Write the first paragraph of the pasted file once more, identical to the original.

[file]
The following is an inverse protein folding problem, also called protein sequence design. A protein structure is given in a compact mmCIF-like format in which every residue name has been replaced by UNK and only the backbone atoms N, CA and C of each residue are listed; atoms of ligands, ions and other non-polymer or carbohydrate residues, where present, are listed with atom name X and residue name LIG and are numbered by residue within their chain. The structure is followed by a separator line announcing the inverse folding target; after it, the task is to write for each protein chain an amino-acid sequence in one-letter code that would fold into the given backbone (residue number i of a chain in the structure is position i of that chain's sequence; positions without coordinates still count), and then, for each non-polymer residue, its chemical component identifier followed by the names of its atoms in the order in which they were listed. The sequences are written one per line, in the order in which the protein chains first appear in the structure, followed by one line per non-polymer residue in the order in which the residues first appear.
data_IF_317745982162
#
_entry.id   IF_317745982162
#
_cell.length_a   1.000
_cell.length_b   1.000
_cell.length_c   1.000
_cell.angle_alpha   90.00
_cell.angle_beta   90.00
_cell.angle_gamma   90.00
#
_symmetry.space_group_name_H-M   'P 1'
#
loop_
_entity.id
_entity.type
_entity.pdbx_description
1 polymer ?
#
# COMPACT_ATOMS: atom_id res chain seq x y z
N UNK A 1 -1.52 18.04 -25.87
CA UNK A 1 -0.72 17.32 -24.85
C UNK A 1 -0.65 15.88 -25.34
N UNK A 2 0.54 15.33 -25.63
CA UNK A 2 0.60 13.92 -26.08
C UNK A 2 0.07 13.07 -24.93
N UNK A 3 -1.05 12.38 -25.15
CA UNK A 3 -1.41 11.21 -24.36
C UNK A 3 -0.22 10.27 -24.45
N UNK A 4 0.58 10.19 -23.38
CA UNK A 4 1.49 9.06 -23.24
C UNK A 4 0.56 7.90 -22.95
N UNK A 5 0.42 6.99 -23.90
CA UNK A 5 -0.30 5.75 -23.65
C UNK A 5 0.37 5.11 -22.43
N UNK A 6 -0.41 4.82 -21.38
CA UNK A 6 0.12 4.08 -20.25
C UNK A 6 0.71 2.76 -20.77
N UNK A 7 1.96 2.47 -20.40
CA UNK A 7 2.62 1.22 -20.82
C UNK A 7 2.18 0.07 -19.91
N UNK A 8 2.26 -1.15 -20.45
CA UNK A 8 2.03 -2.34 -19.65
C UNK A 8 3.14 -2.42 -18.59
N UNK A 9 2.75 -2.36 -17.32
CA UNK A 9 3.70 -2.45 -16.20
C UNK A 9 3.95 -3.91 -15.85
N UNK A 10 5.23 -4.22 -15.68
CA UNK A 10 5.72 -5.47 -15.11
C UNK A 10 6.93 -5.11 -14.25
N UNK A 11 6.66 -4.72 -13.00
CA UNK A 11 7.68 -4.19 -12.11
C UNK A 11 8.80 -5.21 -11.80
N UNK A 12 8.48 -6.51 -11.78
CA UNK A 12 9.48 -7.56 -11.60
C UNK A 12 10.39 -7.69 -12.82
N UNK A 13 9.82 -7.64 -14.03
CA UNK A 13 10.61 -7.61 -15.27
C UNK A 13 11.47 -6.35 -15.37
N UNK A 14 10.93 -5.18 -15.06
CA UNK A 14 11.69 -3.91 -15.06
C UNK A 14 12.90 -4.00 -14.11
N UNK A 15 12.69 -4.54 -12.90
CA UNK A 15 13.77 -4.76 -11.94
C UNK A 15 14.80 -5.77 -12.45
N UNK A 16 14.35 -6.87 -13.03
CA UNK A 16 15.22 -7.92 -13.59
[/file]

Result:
The following is an inverse protein folding problem, also called protein sequence design. A protein structure is given in a compact mmCIF-like format in which every residue name has been replaced by UNK and only the backbone atoms N, CA and C of each residue are listed; atoms of ligands, ions and other non-polymer or carbohydrate residues, where present, are listed with atom name X and residue name LIG and are numbered by residue within their chain. The structure is followed by a separator line announcing the inverse folding target; after it, the task is to write for each protein chain an amino-acid sequence in one-letter code that would fold into the given backbone (residue number i of a chain in the structure is position i of that chain's sequence; positions without coordinates still count), and then, for each non-polymer residue, its chemical component identifier followed by the names of its atoms in the order in which they were listed. The sequences are written one per line, in the order in which the protein chains first appear in the structure, followed by one line per non-polymer residue in the order in which the residues first appear.